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Apparent weight / Rotating coordinate system

  1. Apr 30, 2013 #1
    1. The problem statement, all variables and given/known data

    Show that, owing to the rotation of the Earth on its axis, the apparent weight of an object
    of mass m at latitude λ is :

    m((g-[itex]ω^{2}[/itex]R[itex]cos^{2}[/itex]λ)[itex]^{2}[/itex]-([itex]ω^{2}[/itex]Rcosλsinλ)[itex]^{2}[/itex])[itex]^{1/2}[/itex]

    where ω is the angular velocity of the Earth and R its radius.
    The first space travellers to reach the planet Isobarios land in the polar regions and discover,
    to their surprise, that the apparent weight of objects, measured with a spring balance, does
    not vary with latitude even though the planet is rotating. The planet is spherically symmetric
    and the length of the “day” is 2hr46min40sec. Calculate its mean density.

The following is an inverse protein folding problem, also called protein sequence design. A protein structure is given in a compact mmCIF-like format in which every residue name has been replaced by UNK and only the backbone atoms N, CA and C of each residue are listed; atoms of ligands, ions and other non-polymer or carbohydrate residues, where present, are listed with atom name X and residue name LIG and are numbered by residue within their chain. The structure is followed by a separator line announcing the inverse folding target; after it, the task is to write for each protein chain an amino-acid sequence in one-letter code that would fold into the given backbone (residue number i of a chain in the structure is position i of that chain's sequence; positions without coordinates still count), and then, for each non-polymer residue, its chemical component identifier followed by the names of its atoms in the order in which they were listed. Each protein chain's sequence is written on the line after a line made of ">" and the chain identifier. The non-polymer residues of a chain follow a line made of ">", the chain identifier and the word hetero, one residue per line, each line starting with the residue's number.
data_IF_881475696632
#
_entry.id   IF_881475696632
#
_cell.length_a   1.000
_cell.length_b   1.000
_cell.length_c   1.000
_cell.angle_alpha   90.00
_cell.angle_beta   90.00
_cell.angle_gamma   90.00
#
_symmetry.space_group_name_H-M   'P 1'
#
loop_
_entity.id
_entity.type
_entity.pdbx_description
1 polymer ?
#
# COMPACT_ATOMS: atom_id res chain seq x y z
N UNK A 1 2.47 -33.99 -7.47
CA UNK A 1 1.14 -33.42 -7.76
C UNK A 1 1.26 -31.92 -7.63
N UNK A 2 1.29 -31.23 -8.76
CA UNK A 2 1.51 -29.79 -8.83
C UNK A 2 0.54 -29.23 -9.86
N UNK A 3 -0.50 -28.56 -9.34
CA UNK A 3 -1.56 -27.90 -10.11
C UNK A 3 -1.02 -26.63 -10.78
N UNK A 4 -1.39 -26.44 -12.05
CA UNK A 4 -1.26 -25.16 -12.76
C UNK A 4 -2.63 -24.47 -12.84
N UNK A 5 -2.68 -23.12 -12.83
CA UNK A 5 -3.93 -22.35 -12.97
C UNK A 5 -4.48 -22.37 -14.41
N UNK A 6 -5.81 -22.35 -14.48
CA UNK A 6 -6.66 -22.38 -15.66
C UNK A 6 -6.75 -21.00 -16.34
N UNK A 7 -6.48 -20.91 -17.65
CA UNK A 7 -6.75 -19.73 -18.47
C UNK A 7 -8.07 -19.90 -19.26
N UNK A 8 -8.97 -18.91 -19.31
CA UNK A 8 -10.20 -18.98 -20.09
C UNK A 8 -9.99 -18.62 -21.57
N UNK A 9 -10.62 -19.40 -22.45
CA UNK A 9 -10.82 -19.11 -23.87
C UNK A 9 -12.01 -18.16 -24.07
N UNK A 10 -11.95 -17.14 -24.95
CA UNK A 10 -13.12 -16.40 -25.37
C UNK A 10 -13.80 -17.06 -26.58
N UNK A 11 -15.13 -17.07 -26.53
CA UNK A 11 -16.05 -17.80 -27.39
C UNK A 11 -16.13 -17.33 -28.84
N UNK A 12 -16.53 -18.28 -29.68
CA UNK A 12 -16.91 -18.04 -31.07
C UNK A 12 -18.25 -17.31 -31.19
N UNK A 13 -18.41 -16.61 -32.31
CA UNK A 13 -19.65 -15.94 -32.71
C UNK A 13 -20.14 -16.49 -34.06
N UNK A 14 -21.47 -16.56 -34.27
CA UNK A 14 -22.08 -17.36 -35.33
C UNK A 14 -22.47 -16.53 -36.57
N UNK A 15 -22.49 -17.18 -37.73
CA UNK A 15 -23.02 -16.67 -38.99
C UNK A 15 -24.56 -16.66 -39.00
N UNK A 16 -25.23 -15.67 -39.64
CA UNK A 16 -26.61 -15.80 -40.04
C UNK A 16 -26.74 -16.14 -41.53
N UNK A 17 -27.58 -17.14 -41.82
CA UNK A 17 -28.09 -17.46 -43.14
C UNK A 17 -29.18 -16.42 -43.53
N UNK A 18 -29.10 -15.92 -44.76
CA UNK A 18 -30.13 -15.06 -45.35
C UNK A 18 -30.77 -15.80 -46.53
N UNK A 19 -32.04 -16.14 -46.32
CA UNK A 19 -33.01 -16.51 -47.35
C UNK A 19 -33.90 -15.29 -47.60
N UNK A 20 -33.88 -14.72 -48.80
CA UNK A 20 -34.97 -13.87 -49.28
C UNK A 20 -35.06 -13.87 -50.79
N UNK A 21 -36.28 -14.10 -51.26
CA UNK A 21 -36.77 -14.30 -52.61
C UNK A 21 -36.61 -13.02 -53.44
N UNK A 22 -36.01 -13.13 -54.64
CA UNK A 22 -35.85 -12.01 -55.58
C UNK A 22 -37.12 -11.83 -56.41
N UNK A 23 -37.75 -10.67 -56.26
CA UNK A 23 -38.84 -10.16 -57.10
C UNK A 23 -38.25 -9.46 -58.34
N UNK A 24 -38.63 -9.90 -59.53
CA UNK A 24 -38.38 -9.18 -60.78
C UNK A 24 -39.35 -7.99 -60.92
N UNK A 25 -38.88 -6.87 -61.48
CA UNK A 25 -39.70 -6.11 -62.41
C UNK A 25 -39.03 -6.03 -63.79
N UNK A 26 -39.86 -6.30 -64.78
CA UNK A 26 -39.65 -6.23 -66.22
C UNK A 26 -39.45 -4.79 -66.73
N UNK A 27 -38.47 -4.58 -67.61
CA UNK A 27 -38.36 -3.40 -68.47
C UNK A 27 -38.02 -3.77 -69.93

2. Relevant equations

    g*=-g R/R -ωx(ωxR)



    3. The attempt at a solution

    I've taken ω= ωcosλ[itex]\hat{y}[/itex] - ωsinλ [itex]\hat{z}[/itex]

    since we have gravity going in the z direction i took R= (R[itex]\hat{x}[/itex], R[itex]\hat{y}[/itex], 0)

    i then crossed these two terms to find ωRsinλ[itex]\hat{x}[/itex] - ωRsinλ[itex]\hat{y}[/itex] -ωRcosλ[itex]\hat{z}[/itex]

    i then crossed it again with ω to find

    2Rcos2λ + ω2Rsin2λ )[itex]\hat{x}[/itex] - ω2Rsin2λ [itex]\hat{y}[/itex] + ω2Rsinλcosλ[itex]\hat{z}[/itex]

    i tidied the first formula to get

    ω2R[itex]\hat{x}[/itex] + ω2Rcosλ(cosλ[itex]\hat{z}[/itex]-sinλ[itex]\hat{y}[/itex]) - g[itex]\hat{z}[/itex]

    thats the first part of my problem, im not sure how to get rid of the ω2R[itex]\hat{x}[/itex] as without that i can just use trig and the answer will pop out.

    on the 2nd part of the question were told lambda is independent of apparent gravity, im not exactly sure what that implies so ive left that part for now.

    i know that g= GM/R2

    taking M=V x ρ we then have g= 4πGRρ and we also know its angular speed since length of day was given ω=2π/T = 104s exactly

    Im stuck on what to do next after those steps, and im sure the answer is staring me in the face but i just cant see it :frown:

    thanks for the help
     
  2. jcsd
  3. May 2, 2013 #2
    Why is this so? Why does the direction of angular velocity change with latatitude? Is this possible for a planet, presumably a solid body?
     
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